NOTEBOOK: Amaker Opts for Small Lineup against UConn

Wes Saunders UConn
Robert F Worley

Sophomore wing Wesley Saunders attacks the basket during the Harvard men’s basketball team’s loss at UConn on Friday. Saunders finished with a team-high 14 points on 6-of-11 shooting and four assists.

STORRS, Conn.—When sophomore forward Jonah Travis stepped up to take the jump at the beginning of Friday night’s contest against UConn, he was met at center court by the Huskies center Enosch Wolf, who stands seven inches taller than the Harvard sophomore at 7’1.”

And while Friday marked the Crimson’s second straight game with an undersized starting lineup comprised entirely of players 6’6” and shorter, the UConn post presence proved more challenging than that of the Crimson’s previous opponent, Boston College.

“We needed ball handlers,” said Harvard coach Tommy Amaker about the decision to go small. “You’re not going to be able to overpower this team, so [it was important] for us to have the best ball handlers on the court. That and being on the road, having our most experienced team on the road.”

As has been the case in several of the Crimson’s games so far this season, Harvard (4-4) got off to a slow start against the Huskies (7-2), falling behind 15-2 to start the game.

But although it eventually dropped the non-conference matchup, 57-49—the Crimson’s fourth loss to the perennial powerhouse under Amaker—Harvard made it a three-point game going into halftime and came within one point of UConn four times over the course of the game.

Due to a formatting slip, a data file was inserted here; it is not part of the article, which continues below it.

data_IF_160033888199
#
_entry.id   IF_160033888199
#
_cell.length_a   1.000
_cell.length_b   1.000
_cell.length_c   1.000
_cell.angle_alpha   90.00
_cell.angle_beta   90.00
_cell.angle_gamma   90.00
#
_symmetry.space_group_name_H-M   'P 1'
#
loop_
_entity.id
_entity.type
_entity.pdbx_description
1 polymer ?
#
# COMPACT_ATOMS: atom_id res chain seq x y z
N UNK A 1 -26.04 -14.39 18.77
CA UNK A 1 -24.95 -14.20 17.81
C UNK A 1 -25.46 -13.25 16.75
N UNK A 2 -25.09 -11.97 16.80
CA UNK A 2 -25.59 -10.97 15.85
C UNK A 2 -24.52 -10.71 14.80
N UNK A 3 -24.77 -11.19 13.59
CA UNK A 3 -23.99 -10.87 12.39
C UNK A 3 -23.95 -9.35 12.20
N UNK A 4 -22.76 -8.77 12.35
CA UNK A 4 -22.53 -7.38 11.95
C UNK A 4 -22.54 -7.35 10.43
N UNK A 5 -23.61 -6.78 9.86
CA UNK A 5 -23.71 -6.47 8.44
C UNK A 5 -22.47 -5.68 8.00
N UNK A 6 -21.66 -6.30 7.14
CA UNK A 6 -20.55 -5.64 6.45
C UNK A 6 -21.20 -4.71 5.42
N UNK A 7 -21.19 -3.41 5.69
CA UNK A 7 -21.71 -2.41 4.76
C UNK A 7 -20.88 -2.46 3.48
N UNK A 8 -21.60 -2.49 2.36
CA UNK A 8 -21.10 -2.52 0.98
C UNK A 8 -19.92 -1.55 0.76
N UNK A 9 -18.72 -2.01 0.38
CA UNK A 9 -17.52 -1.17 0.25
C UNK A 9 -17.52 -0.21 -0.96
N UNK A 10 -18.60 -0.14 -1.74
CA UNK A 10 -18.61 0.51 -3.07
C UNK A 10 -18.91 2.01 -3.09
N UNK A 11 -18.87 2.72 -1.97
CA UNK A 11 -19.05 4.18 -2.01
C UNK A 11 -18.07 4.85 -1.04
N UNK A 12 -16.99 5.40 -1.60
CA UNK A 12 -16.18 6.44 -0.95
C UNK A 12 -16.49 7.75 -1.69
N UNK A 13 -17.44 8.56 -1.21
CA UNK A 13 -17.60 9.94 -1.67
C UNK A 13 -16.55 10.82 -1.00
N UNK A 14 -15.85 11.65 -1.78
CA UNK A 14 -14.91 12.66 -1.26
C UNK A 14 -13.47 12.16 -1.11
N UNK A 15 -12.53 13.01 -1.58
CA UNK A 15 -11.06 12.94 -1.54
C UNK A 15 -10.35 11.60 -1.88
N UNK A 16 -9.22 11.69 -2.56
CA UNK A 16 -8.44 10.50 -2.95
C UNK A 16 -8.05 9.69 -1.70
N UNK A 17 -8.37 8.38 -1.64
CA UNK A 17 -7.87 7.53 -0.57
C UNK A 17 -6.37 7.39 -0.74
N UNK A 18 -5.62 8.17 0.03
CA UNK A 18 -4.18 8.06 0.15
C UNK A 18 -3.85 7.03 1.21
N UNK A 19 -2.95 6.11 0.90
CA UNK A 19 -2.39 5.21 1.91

“When you get off to a bad start, things can go south really fast,” Amaker said. “But we dug in there and put ourselves back within striking distance in this game and other games as well.”

A TALL TASK

Despite averaging just 9.8 points per game on the season before the contest against the Crimson, Huskies forward DeAndre Daniels led all scorers with a career-high 23 points—11 points higher than his previous personal high.

“We were concerned with [UConn’s] peripheral play,” Amaker said. “And as fate would have it, Daniels has an outstanding game.”

Daniels was instrumental in UConn’s initial run, dropping eight in the opening 6:44 of play as the Huskies took a commanding 15-2 lead over the Crimson.

At the end of the first half, the UConn sophomore was an impressive six for seven from the field—good for 15 points—with his only miss coming from three-point range.

Daniels—who went a perfect four for four from the foul line—was the only player on his team to shoot above 50 percent from the charity stripe.

In addition to his impact on the scoreboard, Daniels contributed four rebounds and a steal in the win over Harvard, finishing the night shooting 9 of 12 from the field.

“It was a tough matchup for us,” Amaker said. “[Daniels] seems to be a very versatile player. We were hearing…that they wanted more from him, and he certainly looked like he delivered tonight.”

While the Crimson outrebounded the Huskies, 27-20, UConn capitalized on its six offensive boards, converting nine second-chance points to Harvard’s two.

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